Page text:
Luckily for the Buendía family, they were able to fight against the courts for their daughter's rightful justice. While many other poor families dealing with the deaths of women in their families are unable to do so because of the legal systems costs involved in trying to fight their cases which are too much for them to pay. Not only has Mariana's husband Julio killed her based off of her gender as a woman, but he is also a part of the corrupt police department that is allowing these disappearances and murders happening.

The police and government are doing little to nothing on the matter and actually seem to be covering up the problem. The women and girls are being killed based on their gender which is a hate crime. But why haven’t the officials done anything on these crimes against gender? Are they too afraid to come forward? Or is the corruption that bad? And why are they justifying the killings assuming they are suicides or giving a justified reasoning for why they are being killed?

These are all reasons why civilians and the police are choosing to stay quiet on the issue happening in the country, although they do know that many girls are missing and being found in ditches dead. To civilians, the women who they have no association to are ignored or unspoken of because the denial of the missing women is purely out of fear.

On the police departments side, they are developing reasoning for some of the killings happening. Some of the police developments on cases try to push the blame for women’s choice of clothing, sexual activity, or the women are working in areas where there is prostitution for the reasoning of their deaths. Corrupt law enforcement is letting money be more important than the lives of the murdered women.

Wealth and ultimately power allows this to be overseen and often at crime scenes the police will sometimes even try to dispose of the bodies themselves. Police officers are also known to try making innocent people confess to being guilty of committing the murders so the cases are closed out.

The government officials such as the President of Mexico, Enrique Pena Nieto, ran his presidential campaign on advocating for the awareness and safety of the women of Mexico standing against the femicide-although little to nothing has been done to crack down on the problem.Drugs and gangs are a major problem contributing to the rapes and killings because they find the women to be the next thing to defeat and have dominance over showing other gangs what harm they can do.

The governments lack policies to try and correct the problem of corruption in the police force only goes to show the corruption of the government itself and lack of effort in trying to prevent more deaths. Many state officials in the justice system declined to talk about the different cases involving femicide and many trials take a long time to come to fruition. The cases are ultimately left for a long while or closed down with false confessions and no leads in some instances on the murders. It seems as though Mexico’s own government is doing very little with the world watching the actions taking place, which is partly true.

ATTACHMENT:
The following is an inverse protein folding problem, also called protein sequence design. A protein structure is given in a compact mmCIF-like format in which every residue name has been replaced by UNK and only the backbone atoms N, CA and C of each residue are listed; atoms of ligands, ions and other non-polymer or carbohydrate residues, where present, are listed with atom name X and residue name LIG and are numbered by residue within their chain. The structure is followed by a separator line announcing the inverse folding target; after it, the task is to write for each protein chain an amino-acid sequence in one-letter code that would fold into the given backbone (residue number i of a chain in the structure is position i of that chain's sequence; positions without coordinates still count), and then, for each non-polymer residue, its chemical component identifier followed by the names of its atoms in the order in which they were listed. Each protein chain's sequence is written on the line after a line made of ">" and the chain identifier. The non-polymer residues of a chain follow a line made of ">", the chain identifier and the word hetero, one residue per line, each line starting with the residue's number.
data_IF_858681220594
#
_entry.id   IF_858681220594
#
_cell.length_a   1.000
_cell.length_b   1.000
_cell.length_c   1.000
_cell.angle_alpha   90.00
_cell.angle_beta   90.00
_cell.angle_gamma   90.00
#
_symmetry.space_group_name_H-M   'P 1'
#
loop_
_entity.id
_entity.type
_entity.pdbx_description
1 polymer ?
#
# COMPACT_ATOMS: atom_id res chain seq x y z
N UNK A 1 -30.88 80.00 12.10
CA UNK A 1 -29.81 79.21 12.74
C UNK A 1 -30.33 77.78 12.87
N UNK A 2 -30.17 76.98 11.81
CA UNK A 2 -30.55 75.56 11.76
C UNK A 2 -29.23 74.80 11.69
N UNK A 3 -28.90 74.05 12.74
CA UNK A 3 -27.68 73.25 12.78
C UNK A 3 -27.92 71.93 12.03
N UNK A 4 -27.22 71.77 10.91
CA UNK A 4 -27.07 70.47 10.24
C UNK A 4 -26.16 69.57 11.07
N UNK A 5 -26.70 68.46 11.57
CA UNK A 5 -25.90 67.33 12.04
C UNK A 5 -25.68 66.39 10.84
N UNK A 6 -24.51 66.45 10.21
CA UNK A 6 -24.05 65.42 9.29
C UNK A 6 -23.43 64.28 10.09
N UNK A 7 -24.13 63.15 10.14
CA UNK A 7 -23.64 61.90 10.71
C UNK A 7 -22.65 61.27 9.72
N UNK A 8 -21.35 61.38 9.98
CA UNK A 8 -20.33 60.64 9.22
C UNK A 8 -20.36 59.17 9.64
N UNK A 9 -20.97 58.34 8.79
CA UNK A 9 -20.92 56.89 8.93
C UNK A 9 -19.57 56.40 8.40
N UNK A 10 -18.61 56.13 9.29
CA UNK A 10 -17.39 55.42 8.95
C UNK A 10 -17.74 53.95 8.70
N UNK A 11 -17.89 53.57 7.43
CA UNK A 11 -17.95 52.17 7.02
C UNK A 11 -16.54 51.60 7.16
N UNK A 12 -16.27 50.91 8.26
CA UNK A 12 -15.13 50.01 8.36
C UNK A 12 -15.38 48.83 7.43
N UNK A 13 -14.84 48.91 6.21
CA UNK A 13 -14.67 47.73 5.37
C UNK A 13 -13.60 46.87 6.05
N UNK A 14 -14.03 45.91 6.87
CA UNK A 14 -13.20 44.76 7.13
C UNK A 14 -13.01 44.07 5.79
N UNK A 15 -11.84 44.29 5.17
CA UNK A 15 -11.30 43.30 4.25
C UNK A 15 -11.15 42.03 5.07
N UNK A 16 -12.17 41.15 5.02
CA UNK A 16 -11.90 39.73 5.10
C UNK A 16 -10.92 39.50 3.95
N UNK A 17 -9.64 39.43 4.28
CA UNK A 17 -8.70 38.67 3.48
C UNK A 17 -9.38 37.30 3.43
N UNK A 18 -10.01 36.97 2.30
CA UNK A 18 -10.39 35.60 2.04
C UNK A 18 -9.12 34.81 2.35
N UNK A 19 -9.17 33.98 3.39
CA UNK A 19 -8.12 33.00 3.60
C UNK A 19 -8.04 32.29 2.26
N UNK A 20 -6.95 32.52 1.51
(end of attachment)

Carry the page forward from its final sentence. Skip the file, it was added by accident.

With no control over their own countries abuses in 2007, the international community had tried to intervene in convincing the Mexican law makers to enforce laws to prevent the violent crimes against women. The piece of legislation written was the Anti-Trafficking Act to prevent the women being abducted in the sex slave trade along the Mexican and United States border.

This legislation was a step in the right direction for the Mexican government, although they are not completely adhering to the full abolishment of trafficking to protecting women and have reduced spending on programs of trafficking. These reasons are because of the corruption in allowing the trafficking to happen for monetary reasons. The awareness is being spread around the country but the funding is lacking in some areas for victims in order to help them recover from the traumatic experiences. This is largely due to some parts of Mexico suffering from the pandemic more so than other areas.

Another step forward is the country trying to provide shelters for the women of femicide for their protection, yet again funding is a major issue in protecting the victims. A system called gender violence alerts were set to be in place to reduce the violence by using the technology to stop and catch the criminals. A major overhaul of the law enforcement into correcting the seemingly huge issue of the immoral and dishonest Mexican police they currently have. Nonetheless, nothing has been very effective in battling femicide simply because of the money involved and the “hushing up” done by the wrong doers; they continue to commit the horrendous acts because they know they are protected by having the law on their side.

Overall, the femicide that started in the 90’s is still ongoing today with thousands of girls missing, murdered, and even so brutally beaten they are unidentifiable. Today it is wise as a local or a tourist coming to Mexico to avoid these Mexican cities. The violence against the women shows no mercy and the problem continues to grow every day.

With the lack of respect for women by most men in society, the drug cartels, and even from Mexico’s very own police enforcement and government officials we will not be able to see a stop to the unfortunate unjustifiable murders of the women in the Mexican cities. From Ciudad Juarez all the way to cities like Mexico City, women deserve the justice of no longer being the object of intentional murder because of their gender by misogynists and the offenders of femicide.

The response of the police and government show that Mexico needs harsher laws set in place to stop the crucial problems of the country like drugs and dangerous men from gaining power. In return the poor women of Mexico will no longer have to tolerate the sexual abuses done to them and families will no longer have to worry about their mothers, daughters, wives etc. being killed in a constant state of fear by all involved.

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This article has not been reviewed by Odyssey HQ and solely reflects the ideas and opinions of the creator.